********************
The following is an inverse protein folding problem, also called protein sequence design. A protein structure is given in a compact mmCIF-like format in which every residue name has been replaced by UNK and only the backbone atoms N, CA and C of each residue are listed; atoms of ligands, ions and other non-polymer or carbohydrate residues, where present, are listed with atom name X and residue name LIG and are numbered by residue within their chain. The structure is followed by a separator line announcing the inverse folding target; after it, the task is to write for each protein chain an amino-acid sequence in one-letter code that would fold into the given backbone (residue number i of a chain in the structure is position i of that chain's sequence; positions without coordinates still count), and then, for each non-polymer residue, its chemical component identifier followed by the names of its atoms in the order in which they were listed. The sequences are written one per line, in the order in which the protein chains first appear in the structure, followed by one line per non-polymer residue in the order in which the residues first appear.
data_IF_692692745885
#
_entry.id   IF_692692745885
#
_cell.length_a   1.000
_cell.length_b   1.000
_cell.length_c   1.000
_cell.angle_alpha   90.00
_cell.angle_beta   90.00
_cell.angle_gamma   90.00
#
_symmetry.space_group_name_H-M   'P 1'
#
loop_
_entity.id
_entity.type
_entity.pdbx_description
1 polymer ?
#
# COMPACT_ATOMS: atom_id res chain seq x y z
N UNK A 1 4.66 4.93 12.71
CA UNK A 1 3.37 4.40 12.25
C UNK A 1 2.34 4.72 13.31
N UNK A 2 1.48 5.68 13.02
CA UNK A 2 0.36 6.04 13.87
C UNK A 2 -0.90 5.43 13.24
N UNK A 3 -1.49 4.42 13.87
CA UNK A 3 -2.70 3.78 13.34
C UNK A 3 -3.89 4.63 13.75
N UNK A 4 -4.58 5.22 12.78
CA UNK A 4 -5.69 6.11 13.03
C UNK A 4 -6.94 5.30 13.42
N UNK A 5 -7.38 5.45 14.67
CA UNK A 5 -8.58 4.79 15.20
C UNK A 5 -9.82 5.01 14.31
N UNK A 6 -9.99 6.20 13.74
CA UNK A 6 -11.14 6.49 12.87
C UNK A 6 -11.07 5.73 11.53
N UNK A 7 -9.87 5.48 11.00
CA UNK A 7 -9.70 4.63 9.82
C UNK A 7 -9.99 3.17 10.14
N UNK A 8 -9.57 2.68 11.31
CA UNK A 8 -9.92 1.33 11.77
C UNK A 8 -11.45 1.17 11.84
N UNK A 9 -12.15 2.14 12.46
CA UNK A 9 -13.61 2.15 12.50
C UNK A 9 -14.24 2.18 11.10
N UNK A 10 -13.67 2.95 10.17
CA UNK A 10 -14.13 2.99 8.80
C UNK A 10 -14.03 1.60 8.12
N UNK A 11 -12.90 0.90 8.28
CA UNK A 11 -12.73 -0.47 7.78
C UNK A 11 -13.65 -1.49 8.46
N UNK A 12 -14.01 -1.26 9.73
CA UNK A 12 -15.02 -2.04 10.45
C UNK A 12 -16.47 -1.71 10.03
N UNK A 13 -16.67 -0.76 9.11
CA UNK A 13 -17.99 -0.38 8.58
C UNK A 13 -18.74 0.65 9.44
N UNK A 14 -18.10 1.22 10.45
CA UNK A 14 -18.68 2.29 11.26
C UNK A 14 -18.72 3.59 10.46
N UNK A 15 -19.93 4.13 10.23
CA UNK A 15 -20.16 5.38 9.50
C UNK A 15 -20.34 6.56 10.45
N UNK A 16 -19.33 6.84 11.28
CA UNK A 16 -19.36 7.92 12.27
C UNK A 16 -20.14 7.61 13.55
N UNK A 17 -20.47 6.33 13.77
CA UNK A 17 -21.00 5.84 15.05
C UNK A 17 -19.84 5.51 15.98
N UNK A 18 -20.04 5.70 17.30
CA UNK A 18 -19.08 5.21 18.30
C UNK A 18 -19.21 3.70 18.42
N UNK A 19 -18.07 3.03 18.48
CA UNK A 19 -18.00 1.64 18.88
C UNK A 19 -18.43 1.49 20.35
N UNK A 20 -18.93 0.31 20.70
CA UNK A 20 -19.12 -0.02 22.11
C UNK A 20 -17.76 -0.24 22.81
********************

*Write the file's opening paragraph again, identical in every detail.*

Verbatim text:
The following is an inverse protein folding problem, also called protein sequence design. A protein structure is given in a compact mmCIF-like format in which every residue name has been replaced by UNK and only the backbone atoms N, CA and C of each residue are listed; atoms of ligands, ions and other non-polymer or carbohydrate residues, where present, are listed with atom name X and residue name LIG and are numbered by residue within their chain. The structure is followed by a separator line announcing the inverse folding target; after it, the task is to write for each protein chain an amino-acid sequence in one-letter code that would fold into the given backbone (residue number i of a chain in the structure is position i of that chain's sequence; positions without coordinates still count), and then, for each non-polymer residue, its chemical component identifier followed by the names of its atoms in the order in which they were listed. The sequences are written one per line, in the order in which the protein chains first appear in the structure, followed by one line per non-polymer residue in the order in which the residues first appear.